I have just finished reading Elena Ferrante’s first Neapolitan novel, “My Brilliant Friend.” I must admit, it’s wonderful. Yes, she’s captured an entire life. Yes, it made me cry and, yes, of course, I immediately wanted to go to Naples and try a Ferrante pizza (which is 100% real).
After finishing I had to reconfigure myself to reality again. Convince myself that I was not living in the novel’s world. After three-hundred or so pages of intense first-person description of this small, hopelessly intertwined community, that was no mean feat.
Detachment (then reattachment) from the real world is a required state-of-being for a reader. This becomes more true when one is also a writer. To write one must be able to switch between being a solitary, isolated figure, battling one’s own thoughts and writing the best down, and being a public figure, throwing words out into the crowd, defending them, knowing and fearing one will be judged personally for them. It’s a troubling, but inevitable, state of affairs.
For an MFA student, it’s consoling to think that this struggle between the public and private self is one all writers must go through. Or at least, it was a consoling thought until I remembered that it’s only true for most writers. And Ferrante isn’t one of them.
There are a number of writers who self-eradicate. Thomas Pynchon, Cormac McCarthy and J.D. Salinger are a few, but they seem like vicious, fame-hungry dogs compared to Ferrante. At least we know their names are real.
Her ability to live completely in the shadows and not be tempted to even do a telephone interview is admirable. It is also, I am sorry to admit, infuriating.
I say this because during my MFA program my coursemates and I have been told weekly that the odds are against us. Indeed, even in my undergraduate course, my class were told that out of the twenty of us, half a person, statistically, would go on to publish. (Which half of which person was the question that sprang to mind before the reality of the words set in.)
If we were one of the lucky ones (or halves), we were told that it would be down to a great deal of self-promotion and hard work. In short, talent wasn’t going to be enough to ensure we were rewarded. That’s fine, I thought. It’s comforting to know that you need talent and tenacity to succeed. I’ll just try extra hard to promote my work and success is sure to come.
But then along came Ferrante. Not only has she been the lucky half-person in the class, but that lucky half won the lottery and struck oil. She undoubtedly has the talent, but she just gets to sit back and see her book sell itself. Her own privacy seems to be the fuel for her unstoppable popularity machine. That doesn’t seem fair, does it?
Obviously, it’s jealousy I feel, because she gets to choose how to live. But there is another more troubling reason that I resent Ferrante’s ability to relax into a life lived on her terms.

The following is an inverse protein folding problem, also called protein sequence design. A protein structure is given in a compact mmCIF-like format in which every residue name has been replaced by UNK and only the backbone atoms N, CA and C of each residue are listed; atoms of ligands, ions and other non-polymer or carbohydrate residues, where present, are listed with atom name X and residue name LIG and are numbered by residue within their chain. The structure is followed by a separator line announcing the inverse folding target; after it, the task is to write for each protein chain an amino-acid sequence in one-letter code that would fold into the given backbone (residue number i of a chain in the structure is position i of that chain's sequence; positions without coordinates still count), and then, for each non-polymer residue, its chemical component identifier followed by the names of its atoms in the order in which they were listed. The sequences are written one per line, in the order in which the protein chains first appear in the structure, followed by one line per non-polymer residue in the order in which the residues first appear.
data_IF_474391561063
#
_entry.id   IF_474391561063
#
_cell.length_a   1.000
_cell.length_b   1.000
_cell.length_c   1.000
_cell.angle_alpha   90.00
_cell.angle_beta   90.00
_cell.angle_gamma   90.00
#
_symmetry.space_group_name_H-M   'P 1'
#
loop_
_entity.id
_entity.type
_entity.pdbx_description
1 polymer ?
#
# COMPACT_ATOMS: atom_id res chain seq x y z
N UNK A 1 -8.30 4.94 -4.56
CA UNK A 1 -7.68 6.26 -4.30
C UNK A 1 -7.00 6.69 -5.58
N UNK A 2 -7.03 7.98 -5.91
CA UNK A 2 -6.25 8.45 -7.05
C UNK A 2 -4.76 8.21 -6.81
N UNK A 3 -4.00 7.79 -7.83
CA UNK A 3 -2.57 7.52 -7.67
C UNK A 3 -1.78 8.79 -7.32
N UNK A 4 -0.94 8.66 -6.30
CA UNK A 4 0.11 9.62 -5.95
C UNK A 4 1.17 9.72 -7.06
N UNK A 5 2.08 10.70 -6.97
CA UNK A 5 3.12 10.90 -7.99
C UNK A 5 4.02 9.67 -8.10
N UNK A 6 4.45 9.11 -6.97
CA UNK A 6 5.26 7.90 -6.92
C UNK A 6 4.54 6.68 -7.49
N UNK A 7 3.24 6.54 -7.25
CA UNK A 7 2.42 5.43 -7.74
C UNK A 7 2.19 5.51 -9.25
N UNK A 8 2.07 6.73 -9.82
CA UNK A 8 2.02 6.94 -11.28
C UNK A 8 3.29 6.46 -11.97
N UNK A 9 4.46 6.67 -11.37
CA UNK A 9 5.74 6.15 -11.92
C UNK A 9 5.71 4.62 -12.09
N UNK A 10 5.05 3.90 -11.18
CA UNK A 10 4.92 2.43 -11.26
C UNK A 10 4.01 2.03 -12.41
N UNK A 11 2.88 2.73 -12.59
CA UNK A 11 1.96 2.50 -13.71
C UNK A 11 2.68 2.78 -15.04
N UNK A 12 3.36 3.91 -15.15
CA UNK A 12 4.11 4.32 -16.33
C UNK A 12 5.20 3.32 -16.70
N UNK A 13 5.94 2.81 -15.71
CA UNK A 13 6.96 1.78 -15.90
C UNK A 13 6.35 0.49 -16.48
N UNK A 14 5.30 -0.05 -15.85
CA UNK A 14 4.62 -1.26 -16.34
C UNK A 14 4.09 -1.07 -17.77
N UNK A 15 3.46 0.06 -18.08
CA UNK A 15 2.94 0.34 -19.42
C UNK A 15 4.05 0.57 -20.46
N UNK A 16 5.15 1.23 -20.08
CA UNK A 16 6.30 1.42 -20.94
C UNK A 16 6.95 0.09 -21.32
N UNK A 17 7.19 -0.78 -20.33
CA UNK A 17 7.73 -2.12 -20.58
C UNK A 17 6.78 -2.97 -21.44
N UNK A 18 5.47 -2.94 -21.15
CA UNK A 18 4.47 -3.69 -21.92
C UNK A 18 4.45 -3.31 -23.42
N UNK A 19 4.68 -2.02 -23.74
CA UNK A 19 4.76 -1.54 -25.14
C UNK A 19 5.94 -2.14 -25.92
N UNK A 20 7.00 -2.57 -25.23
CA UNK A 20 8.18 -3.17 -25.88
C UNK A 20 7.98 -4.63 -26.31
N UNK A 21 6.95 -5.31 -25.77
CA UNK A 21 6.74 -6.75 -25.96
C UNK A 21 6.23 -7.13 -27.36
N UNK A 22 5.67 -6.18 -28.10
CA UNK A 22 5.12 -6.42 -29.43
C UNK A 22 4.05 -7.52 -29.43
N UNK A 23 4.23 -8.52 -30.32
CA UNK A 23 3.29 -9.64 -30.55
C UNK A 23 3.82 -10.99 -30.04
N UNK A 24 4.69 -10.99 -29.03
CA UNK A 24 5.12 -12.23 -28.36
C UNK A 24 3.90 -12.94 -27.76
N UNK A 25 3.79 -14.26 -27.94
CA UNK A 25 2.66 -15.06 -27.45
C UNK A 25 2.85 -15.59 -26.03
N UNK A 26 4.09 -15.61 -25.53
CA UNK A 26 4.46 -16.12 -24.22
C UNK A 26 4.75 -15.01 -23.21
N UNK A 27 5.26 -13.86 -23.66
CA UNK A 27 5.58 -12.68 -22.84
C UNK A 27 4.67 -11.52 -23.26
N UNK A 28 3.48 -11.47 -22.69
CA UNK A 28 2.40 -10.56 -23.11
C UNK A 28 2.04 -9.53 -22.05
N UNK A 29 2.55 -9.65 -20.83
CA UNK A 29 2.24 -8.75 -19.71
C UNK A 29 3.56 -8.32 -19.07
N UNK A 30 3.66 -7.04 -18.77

If I didn’t resent it, and I didn’t want anonymity and peace and to think of myself as entirely the writer I am, then what would I want? Fame and fortune? Honors and awards? As nice as those things would be, I don’t think they are the kind of things a (good) writer’s career is built on.
I’m forced to admit: what I want is to be successful enough that I can spurn the very fame I’m telling myself I don’t want. Oh dear.
I hope I speak for all of us in the “emerging writers” category, those who have no more of an idea of their future career trajectory than they do quantum physics, when I say all of this. For us, the very idea of having someone read our work is a blessing. To be asked to read it to others, therefore, is a privilege that dreams are currently made of. To be so in demand that one can turn these things, or one must turn them down to preserve the regularity of life is a pipe-dream that one can only entertain for a few minutes a day if one wants to stay sane.
Ferrante, then, should not be the person we take career advice from, unless we wish to drive ourselves mad.
Now as the guilt sets in, it’s reached the point where I should come clean: I’m not a petulant child, jealous of the success I don’t yet have and ungrateful for the peaceful life I currently live. This isn’t about jealousy, or ingratitude, or even my great respect for a writer of such intricate and enthralling stories. It’s about hope. The worst and best thing Ferrante did was give me hope.
At some point, a teacher told her that only half of a person in her class might publish and she would have to sell her soul to do so. And she looked them square in the face and said no (or maybe no, in an Italian accent) and told them she could publish, and she could do it on her own terms. So, there’s hope for me yet. In spite of everything I know about the publishing world. If she did it, and did it her own way, then why can’t I? Damn her, damn her, why can’t I?
Josh King is a second-year MFA student at Adelphi University in New York, and moved from the UK in 2014. He divides his time between writing fiction and sampling the New York literary scene. He also writes a column for London’s Litro Magazine.[medium_cross_link url="https://medium.com/@joshuajosephking/envy-ingratitude-and-hope-why-elena-ferrante-is-a-bad-role-model-8b4ec4074680"]